Obsidian Architecture: Corsair 700D/800D Reviewed
First things first—here are the various bits and pieces Corsair includes with both the 700D and 800D. There's a basic quick-start guide, a variety of provided screws, standoffs, zip ties, and a single four-pin / eight-pin ATX12V cable extender. This is the sort of cable that could definitely come in handy during component installation, but Corsair should've gone the extra mile and included a 20/24-pin extension as well. Based on our experience, it's the 24-pin primary power cable that's more likely to need a few more inches.
Without further ado, on to the cases themselves.
The 700D is on the left, the 800D is on the right. Since the only difference between the two is the presence / absence of hot-swappable drive bays on the front, which case you choose will probably be determined by how badly you want this particular feature.
On the left you can see the 800D's drive trays. The trays themselves are screwless; hard drives can be quickly swapped and installed without the need to go hunting for a screw driver. On the right is the front panel port array common to both cases. The power button is to the far left (the LED is a nifty pearlescent), followed by two USB2 ports, a brace of audio jacks, another set of USB2's, one FireWire 400, and the reset button. The front panel has all the right jacks, but we're less-than-thrilled about their (admittedly common) location. This is one point we think Cooler Master nailed when it put the Cosmos front panel at the top-front of the case. Devices plugged into panels like the 800D's are all-too-likely to be hit by knees, chairs, small children, etc.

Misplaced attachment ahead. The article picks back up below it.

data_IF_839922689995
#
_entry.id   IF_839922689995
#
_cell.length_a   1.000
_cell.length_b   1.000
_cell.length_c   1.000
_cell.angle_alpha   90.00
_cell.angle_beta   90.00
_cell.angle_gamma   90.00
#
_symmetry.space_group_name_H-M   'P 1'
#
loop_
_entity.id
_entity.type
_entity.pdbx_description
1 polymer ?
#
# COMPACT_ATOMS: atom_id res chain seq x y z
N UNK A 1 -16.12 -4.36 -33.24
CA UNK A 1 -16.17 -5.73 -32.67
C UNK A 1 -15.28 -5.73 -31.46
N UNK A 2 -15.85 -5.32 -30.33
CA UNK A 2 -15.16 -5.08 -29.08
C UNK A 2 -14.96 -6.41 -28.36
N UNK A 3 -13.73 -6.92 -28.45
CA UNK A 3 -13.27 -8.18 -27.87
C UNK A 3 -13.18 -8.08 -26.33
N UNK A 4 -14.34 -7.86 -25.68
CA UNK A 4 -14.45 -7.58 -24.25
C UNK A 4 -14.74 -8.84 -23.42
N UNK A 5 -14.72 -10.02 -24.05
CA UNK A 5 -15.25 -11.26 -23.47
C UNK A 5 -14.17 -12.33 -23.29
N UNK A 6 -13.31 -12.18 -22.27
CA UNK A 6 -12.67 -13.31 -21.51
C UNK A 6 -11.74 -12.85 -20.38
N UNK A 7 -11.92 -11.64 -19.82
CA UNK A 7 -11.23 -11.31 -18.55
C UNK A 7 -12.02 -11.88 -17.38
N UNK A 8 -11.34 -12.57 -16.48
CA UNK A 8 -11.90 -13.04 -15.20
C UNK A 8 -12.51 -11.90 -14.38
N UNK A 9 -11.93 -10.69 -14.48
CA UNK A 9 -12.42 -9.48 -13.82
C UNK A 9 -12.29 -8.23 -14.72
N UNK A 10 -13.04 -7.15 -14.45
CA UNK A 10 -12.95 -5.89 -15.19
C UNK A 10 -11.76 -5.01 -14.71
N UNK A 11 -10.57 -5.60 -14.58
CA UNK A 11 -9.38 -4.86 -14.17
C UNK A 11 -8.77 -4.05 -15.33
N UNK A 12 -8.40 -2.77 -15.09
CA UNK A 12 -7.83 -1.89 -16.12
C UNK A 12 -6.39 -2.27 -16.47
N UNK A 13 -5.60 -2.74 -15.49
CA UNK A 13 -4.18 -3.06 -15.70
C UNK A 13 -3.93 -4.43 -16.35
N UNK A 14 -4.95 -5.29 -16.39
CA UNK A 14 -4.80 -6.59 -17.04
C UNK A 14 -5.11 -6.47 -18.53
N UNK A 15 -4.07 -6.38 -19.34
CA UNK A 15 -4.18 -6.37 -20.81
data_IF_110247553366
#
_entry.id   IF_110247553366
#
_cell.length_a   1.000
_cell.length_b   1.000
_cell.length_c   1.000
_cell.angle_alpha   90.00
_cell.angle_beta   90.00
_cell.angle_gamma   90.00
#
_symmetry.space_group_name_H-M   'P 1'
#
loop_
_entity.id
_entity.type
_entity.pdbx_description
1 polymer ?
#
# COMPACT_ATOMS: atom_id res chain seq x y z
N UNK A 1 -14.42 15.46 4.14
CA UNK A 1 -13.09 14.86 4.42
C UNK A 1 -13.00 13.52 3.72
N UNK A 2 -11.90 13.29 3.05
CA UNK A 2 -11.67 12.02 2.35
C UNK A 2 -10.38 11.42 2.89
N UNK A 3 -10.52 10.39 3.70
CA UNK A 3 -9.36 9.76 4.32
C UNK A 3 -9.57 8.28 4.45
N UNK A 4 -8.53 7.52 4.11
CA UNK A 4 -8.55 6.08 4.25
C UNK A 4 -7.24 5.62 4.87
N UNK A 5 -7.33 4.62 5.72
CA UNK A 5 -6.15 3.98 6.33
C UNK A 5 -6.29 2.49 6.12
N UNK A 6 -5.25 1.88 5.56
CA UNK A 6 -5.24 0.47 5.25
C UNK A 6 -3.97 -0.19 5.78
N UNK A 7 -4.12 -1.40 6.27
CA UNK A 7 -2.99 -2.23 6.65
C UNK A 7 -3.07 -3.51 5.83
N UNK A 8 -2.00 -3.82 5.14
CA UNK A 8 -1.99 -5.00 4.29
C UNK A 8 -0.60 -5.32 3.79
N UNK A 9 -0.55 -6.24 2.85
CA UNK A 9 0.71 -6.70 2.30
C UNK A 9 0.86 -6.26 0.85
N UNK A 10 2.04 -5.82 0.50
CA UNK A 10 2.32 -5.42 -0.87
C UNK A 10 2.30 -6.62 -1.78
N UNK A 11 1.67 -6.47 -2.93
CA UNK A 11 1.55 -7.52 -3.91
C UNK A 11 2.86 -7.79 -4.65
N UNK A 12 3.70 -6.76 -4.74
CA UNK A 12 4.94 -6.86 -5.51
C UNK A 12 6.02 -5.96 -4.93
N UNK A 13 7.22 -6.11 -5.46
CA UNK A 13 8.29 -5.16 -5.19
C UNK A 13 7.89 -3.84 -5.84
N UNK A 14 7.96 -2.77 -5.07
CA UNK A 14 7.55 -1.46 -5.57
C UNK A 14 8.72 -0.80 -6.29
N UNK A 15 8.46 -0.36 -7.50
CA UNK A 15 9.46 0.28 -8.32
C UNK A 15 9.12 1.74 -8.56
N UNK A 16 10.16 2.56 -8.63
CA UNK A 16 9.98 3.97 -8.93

If you don't have any problems with the above or you keep your tower in a location that doesn't put it in the line of fire, than this is a non-issue.
The two thumbnails above are two different illustrations of the 800D's airflow patterns. The left shows the general flow of intakes and exhaust through the case (note that cold air is drawn from the floor while hot hair is exclusively exhausted throughout the various top grates. The power supply is an exception, but it draws cold air from the bottom of the case to cool itself before shoving the now-heated air out the back. Cold air flows into the upper case partition courtesy of a 120mm horizontally mounted fan.
On the right we have the 700D/800D's "cooling zones." According to Corsair, each zone is designed to cool the components within it independently, without allowing excess heat from the power supply to bleed into component space. Cooling zones 1 and 3 are self-explanatory, particularly with the help of the airflow diagram.
Cooling Zone 2 is a bit odd. According to the diagram, this zone "exhausts out the rear, via a chamber routed behind the motherboard tray." In reality, air blown in by the front fans hits the back wall of the case and meanders towards the rear in what is, at best, a leisurely sort of way.
Let's have a look inside, shall we?